Sales to the United States jumped 12.5% despite a plunge in U.S. economic activity and a lingering tariff war with Washington, customs data showed Friday.
Global exports accelerated from June's 3% gain and exceeded forecasts of little to no growth.
“There is an overall improvement in exports in July from June, not just medical supplies which had previously been the main contributor,” said Iris Pang of ING in a report. She pointed to gains in shipments of electronics, autos and clothing.
Imports weakened by 1.4% in financial terms due to falling commodity prices but the total volume increased.
China, where the pandemic began in December, was the first economy to shut down to fight the coronavirus and the first to reopen after the ruling Communist Party declared victory over the disease in March.
The world's second-largest economy grew by 3.2% over a year earlier in the three months ending in June as factories and stores reopened, rebounding from the previous quarter's 6.8% contraction.
Chinese exports recovered faster than the global total, suggesting manufacturers are taking market share from competitors in countries that might still be under restrictions that hamper trade.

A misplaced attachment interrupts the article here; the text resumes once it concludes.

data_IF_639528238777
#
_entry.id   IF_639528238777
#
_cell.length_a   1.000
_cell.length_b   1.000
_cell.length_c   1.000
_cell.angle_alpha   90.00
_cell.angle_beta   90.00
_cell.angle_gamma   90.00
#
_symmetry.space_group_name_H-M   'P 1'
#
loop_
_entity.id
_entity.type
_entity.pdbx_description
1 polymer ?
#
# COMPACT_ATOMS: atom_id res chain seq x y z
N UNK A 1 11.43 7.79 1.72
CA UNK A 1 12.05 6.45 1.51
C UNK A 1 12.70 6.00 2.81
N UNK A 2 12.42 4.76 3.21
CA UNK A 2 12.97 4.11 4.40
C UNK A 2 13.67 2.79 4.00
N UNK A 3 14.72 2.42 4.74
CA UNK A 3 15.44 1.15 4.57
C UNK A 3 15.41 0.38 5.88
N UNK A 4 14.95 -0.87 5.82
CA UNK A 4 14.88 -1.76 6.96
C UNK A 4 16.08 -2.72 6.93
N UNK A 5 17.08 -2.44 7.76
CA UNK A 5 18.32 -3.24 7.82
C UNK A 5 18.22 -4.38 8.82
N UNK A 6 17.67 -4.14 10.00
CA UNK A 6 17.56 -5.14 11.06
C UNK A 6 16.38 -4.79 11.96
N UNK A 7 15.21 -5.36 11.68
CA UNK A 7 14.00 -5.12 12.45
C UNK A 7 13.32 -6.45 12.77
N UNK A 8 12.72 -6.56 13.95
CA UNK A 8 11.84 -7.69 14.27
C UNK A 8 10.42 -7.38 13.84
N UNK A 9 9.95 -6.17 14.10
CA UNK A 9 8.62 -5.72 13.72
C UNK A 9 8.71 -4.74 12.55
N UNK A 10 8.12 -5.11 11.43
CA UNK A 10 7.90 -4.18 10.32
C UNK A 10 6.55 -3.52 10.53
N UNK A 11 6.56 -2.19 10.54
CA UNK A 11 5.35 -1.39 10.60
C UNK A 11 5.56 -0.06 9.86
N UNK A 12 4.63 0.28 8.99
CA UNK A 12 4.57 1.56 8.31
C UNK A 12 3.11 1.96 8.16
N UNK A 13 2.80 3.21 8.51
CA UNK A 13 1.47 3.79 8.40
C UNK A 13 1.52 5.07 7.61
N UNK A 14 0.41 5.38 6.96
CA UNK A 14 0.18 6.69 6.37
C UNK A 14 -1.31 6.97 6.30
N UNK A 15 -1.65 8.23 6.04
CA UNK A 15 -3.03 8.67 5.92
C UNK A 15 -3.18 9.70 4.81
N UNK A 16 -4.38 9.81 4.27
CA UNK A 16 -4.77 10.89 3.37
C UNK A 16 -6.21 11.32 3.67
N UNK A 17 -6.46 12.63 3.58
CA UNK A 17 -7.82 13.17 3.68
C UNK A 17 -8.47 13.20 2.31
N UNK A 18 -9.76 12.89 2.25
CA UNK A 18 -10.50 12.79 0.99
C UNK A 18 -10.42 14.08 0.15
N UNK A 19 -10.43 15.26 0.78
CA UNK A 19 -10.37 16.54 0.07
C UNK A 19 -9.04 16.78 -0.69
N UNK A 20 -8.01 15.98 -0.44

Exporters benefited from a surge in demand for Chinese-made surgical gloves, masks and other medical supplies.
Forecasters warn export demand may fall back as rising numbers of coronavirus infections in the United States and other countries prompt governments to reimpose controls on business.
“The road ahead may be bumpy,” Louis Kuijs of Oxford Economics said in a report.
In July, exports rose to $237.6 billion, accelerating from June’s 3% gain. Imports weakened to $175.3 billion.
Exports to the United States rose to $43.7 billion. Imports of American goods gained 3.6% to $11.3 billion.
Sales to the United States rose 12.5% despite a lingering tariff war with Washington, customs data showed Friday.
Overall, exports rose to $237.6 billion, an improvement over June’s 3% gain. Imports weakened by 1.4% to $175.3 billion.
The country’s politically sensitive trade surplus stood at $62.3 billion.
General Administration of Customs of China (in Chinese): www.customs.gov.cn